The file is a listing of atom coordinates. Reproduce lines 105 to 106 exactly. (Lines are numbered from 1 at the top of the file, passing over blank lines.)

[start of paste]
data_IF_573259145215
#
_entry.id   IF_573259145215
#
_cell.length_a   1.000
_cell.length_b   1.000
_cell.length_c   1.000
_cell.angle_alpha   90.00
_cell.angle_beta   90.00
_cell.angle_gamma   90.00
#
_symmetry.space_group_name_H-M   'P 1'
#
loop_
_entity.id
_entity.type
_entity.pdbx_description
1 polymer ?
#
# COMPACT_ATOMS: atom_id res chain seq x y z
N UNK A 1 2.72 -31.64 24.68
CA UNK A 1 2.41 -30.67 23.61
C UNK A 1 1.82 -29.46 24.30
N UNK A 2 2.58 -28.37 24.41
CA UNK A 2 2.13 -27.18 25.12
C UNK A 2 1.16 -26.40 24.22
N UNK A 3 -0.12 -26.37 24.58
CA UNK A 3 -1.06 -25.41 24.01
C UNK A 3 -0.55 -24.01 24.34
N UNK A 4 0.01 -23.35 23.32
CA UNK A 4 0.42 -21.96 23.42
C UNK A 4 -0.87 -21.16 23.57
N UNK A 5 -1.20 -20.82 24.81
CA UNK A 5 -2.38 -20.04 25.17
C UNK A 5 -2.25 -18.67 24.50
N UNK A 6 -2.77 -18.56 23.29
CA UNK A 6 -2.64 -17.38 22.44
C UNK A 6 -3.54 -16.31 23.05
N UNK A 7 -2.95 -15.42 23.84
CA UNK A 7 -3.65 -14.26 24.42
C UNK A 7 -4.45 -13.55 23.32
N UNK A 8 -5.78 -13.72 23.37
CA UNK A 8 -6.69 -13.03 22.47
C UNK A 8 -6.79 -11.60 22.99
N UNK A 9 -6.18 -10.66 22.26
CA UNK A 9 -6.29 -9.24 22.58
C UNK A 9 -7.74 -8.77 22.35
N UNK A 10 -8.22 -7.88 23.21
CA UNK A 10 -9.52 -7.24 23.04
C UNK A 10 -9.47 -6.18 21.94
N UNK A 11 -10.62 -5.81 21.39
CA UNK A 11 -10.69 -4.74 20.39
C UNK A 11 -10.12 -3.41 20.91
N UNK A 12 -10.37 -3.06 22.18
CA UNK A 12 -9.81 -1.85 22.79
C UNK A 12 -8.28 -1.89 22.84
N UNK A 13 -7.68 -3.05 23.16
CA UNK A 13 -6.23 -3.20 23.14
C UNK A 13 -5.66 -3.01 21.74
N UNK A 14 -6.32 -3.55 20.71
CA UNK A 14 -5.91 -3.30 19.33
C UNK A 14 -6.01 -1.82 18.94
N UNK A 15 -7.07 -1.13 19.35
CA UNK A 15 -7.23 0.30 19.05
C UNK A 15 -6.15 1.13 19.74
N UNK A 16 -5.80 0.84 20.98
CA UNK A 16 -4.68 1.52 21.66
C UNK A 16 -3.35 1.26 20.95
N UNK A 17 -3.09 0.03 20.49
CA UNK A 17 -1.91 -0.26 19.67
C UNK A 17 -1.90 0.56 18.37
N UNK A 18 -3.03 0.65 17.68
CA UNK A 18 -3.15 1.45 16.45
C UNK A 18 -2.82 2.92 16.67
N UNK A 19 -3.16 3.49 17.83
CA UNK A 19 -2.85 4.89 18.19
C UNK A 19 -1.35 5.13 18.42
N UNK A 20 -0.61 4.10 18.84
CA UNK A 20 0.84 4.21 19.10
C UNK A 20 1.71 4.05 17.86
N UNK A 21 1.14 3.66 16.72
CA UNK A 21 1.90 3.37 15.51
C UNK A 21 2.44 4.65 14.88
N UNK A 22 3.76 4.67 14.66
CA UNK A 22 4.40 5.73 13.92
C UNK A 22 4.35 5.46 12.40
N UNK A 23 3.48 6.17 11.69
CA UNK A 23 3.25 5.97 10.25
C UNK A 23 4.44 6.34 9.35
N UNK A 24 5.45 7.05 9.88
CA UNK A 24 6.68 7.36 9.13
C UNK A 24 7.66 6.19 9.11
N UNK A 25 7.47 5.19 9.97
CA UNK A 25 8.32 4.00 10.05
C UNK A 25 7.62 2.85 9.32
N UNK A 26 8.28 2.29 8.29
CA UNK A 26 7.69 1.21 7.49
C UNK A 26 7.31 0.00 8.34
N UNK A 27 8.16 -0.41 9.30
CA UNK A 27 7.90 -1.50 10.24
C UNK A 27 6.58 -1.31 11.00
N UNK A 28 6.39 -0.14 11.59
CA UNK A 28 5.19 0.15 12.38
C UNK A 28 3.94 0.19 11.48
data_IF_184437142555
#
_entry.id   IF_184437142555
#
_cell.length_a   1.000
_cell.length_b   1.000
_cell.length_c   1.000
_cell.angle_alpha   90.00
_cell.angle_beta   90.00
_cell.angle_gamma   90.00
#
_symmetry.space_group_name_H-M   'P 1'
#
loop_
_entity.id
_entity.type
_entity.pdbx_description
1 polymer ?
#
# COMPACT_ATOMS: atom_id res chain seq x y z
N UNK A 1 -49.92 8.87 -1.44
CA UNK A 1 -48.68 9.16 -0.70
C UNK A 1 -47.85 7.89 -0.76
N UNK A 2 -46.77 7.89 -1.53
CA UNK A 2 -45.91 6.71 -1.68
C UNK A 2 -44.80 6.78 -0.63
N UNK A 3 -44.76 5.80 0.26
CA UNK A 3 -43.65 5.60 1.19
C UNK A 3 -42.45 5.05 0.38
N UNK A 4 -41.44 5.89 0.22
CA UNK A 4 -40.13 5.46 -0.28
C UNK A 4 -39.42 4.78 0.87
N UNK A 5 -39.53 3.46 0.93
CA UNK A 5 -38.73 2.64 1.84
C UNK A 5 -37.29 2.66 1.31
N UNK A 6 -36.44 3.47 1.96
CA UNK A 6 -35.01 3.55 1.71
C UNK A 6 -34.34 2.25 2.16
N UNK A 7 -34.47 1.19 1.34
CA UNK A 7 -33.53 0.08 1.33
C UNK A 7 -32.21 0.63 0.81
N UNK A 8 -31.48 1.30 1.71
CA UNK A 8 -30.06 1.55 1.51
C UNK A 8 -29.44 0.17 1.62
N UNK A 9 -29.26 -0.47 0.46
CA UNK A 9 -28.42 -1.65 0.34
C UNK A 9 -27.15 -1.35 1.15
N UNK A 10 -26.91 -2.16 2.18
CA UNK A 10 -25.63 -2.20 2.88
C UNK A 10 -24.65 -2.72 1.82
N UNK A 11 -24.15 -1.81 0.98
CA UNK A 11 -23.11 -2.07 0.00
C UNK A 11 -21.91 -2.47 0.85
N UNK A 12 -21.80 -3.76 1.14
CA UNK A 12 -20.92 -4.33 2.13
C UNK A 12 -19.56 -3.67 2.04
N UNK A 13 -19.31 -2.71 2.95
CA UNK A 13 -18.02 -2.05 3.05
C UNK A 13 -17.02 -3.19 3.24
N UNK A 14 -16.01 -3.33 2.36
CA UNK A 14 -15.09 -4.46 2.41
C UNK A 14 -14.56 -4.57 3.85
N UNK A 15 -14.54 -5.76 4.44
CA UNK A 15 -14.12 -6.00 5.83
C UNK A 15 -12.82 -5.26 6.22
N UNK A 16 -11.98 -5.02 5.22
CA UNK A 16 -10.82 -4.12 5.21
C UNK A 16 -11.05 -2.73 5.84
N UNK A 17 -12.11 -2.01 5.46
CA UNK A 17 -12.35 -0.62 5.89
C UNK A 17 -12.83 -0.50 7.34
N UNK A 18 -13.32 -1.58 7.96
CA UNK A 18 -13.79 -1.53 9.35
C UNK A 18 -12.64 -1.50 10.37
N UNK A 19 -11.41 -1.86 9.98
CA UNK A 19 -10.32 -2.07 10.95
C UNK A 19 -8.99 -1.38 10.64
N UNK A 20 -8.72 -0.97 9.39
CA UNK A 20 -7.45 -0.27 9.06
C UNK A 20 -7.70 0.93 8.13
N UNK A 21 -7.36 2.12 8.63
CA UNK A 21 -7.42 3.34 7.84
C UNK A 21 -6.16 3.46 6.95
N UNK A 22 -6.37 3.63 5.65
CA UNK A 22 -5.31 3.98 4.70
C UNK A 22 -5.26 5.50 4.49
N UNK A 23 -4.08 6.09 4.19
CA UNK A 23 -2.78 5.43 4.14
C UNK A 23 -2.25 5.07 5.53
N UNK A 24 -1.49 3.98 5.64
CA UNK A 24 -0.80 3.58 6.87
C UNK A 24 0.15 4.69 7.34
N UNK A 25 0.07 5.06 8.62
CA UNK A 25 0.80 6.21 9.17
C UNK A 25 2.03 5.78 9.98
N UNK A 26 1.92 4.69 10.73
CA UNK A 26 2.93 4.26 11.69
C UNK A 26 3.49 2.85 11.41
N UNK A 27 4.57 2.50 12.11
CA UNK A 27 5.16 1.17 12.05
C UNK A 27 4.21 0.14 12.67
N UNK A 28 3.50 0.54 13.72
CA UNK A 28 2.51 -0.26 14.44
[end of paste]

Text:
data_IF_184437142555
#